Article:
comprises two general stores, a hardware store, two blacksmith shops,
wagon shop, dry house and evaporator, a millinery store, two churches,
and about 150 inhabitants. Lee and Harvey Miller, brothers, were
prominent and long-time merchants, as also was Nathan Reed. West
Walworth in late years has been an important center for handling dried
fruit, which has proved a profitable business.

Lincoln. — Situated in the northwest part of the town, the little ham-
let of Lincoln affords the inhabitants there nearly all the advantages
and privileges that either of the above described villages could offer.
In 185:3 N. F. Strickland erected and started a mill here and in the fall
of that year a store building was put up and business opened. In 1866
Mr. Strickland obtained a post-office for the place and was appointed
the first postmaster. The hamlet now contains a store, a cheese factory,
wagon and blacksmith shops, two churches, and about a dozen dwell-

Churches. — From traditionary evidence gathered from old settlers,
it appears that a Presbyterian Society once flourished in the village of
Walworth, but definite data concerning its organization, existence, or
disappearance cannot now be obtained. On land now owned by T. G.
Yeomans there once stood a stone church edifice reputed to have been
used by this Presbyterian Society as a place of worship, but it was long
ago torn down and its history and the history of the society are veiled
in the misty past.

The First Methodist Episcopal Church of Walworth was the pioneer
religious organization of the town, and their first house of worship was
a primitive structure built three-fourths of a mile west from the village
prior to 1809. With rude slab seats, with an ancient elevated pulpit,
and with a gallery on three sides that was reached by a ladder, it housed
the little band of worshipers until 1815, when a union edifice with the
ownership vested in the Methodistswas erected in Walworth. Although
never formally dedicated, it was used as a meeting place until is;-.',
after which it was transformed into a dry house. February 27, 1826, the
society was legally organized with I. R. Sanford, Luther Fillmore,
Levi Leach, Thomas Brown, and A. H. Howland, trustees. The pres-
ent fine brick edifice was built under the pastorate of Rev. L. F. Cong-
don in L872,- and cost about $17,000. The society has 150 members,


Rev. John II. Stoody as pastor. The present frame parsonage south
of the church was built on the site of an old one, removed, in 1884, and
cost $1,400.

The Second Baptist Church of Walworth was organized by Rev. R.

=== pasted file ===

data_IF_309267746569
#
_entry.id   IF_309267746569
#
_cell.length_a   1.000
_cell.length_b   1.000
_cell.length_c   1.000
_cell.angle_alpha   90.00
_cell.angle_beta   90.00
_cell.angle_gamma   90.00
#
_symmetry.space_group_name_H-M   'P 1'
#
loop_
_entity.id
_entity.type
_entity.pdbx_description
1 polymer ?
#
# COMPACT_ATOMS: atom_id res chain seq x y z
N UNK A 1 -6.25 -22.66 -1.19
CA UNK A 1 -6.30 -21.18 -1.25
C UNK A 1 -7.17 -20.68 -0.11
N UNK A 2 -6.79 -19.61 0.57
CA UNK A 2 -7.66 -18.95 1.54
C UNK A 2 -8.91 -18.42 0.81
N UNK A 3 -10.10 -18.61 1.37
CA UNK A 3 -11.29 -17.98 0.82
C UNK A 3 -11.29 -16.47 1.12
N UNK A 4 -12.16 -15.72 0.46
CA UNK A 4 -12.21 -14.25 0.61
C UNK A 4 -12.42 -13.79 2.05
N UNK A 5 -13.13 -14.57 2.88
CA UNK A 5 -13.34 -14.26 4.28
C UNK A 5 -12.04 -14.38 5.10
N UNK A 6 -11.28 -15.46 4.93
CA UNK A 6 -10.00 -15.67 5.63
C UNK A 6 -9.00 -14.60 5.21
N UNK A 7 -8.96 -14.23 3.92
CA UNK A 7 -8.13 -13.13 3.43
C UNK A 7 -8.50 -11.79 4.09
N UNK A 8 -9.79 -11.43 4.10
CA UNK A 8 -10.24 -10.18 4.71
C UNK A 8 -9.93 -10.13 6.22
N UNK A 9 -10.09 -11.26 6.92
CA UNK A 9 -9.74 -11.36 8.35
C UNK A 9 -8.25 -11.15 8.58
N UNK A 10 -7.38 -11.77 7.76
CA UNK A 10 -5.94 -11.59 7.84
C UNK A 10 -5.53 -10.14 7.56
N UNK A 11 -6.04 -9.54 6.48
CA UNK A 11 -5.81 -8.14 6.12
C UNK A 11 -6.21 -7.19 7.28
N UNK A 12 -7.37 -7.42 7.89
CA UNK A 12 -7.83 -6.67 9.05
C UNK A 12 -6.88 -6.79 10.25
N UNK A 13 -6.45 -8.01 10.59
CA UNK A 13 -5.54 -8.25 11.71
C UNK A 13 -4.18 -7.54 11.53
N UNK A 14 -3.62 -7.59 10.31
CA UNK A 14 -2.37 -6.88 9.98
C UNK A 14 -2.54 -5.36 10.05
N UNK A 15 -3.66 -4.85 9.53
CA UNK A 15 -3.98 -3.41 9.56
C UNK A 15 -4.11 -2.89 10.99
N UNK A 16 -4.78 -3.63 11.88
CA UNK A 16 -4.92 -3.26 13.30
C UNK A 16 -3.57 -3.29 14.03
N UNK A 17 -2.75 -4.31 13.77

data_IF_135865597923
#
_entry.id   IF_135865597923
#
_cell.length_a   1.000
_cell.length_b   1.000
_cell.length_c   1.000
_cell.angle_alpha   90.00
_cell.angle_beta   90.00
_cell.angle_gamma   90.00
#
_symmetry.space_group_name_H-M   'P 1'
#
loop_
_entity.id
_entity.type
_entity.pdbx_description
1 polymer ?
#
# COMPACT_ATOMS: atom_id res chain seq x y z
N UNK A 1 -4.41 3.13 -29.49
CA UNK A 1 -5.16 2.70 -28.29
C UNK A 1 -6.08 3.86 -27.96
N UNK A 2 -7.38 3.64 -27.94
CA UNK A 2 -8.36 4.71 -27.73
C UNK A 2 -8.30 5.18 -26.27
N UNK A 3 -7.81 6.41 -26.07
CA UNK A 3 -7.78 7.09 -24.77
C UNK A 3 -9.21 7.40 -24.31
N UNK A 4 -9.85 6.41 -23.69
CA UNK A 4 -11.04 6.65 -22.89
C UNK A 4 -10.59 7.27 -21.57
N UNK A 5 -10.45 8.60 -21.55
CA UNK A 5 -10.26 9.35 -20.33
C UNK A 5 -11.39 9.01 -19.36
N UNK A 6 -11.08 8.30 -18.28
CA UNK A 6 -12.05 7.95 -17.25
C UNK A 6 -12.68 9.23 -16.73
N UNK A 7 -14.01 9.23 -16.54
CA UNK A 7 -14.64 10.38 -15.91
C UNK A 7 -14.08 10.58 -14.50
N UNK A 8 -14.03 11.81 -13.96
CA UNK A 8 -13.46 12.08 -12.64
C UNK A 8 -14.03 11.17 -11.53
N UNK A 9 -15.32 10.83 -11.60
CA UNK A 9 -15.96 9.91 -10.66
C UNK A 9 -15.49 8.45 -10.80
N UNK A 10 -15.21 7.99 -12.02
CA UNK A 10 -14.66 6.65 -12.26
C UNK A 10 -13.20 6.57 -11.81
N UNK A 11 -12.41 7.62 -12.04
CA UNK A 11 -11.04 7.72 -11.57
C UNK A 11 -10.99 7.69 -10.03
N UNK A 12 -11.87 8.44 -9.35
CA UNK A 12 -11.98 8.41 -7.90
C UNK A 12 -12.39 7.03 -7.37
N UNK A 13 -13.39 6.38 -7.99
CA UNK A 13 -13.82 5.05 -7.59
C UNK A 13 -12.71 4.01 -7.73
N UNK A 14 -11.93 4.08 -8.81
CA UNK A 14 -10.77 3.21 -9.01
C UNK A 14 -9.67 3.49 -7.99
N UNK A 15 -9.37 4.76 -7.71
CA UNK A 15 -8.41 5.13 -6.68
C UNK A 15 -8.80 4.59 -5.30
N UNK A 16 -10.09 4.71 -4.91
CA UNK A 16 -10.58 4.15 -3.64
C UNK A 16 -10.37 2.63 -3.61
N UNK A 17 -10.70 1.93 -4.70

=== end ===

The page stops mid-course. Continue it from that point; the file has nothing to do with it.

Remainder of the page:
Powell, on July 11, 1832, with the following constituent members: Dea-
con Bancroft, Dr. and Mrs. L. D. Ward, Miss Palmer, Deacon and So-
phia McLouth, Benjamin Mason and wife, Freeman Wood and wife,
Benjamin Wood and wife, R. Wood, Mrs. L. Burr, Mrs. Agnes Cran-
dall, Gideon Hackett and wife, Mr. and Mrs. Smith, James Rice and
wife, Asil and Rhoda Hoyt, Lewis Potter and wife, and Barney Corey.
The union church was used for worship until 1834, when the present
stone edifice was erected and dedicated in September of that year. It
was repaired and re-dedicated in December, 1887, at a cost of some
$6,000. The society has about seventy members and is now supplied
by Walter B. McNinch, a student at Rochester. The Sunday school
was organized May 1, 1842, with Levi Hicks, superintendent.

The First Baptist church of West Walworth was organized with
fourteen members in 1815 by that active missionary of Western New r
York, Rev. Jeremiah Irons. The first pastor was Rev. Daniel Palmer,
in 1816, and until 1832 meetings were held in the school house. In
that year their stone house of worship was built and dedicated January
8, 1833, by Rev. Mr. Palmer. It has since been extensively repaired.
The present pastor is Rev. R. P. Ingersoll. The first Sunday school
was organized in 1815 and had fifteen members.

The Evangelical Association (German Lutheran) of West Walworth
was organized with thirty members by Rev. David Fisher, in 1857, and
until 1866 held its meetings in private houses. In that year a stone
building formerly used for school purposes was purchased, repaired,
and dedicated in the fall. The Sunday school was formed in 1855,
with John Lotze superintendent. The society has about sixty mem-
bers, with Rev. A. Schlenk as pastor.

The Free Will Baptist church of Walworth, located at Lincoln, was
organized in 1816 by Rev. Thomas Lewis, with these members : David
Salisbury, Mrs. Robbins, Joseph Strickland and wife, James, Andrew,
and Pamelia Strickland, Ephraim Holbrook, and Sarah Lyon. Rev.
Mr. Lewis was installed the first pastor and a stone edifice was erected
near the center of the town in 1834 at a cost of about $2,000. It was
dedicated by Rev. D. M. L. Rollin, January 18, 1835. It was long
used for worship and for several years past has been occupied as a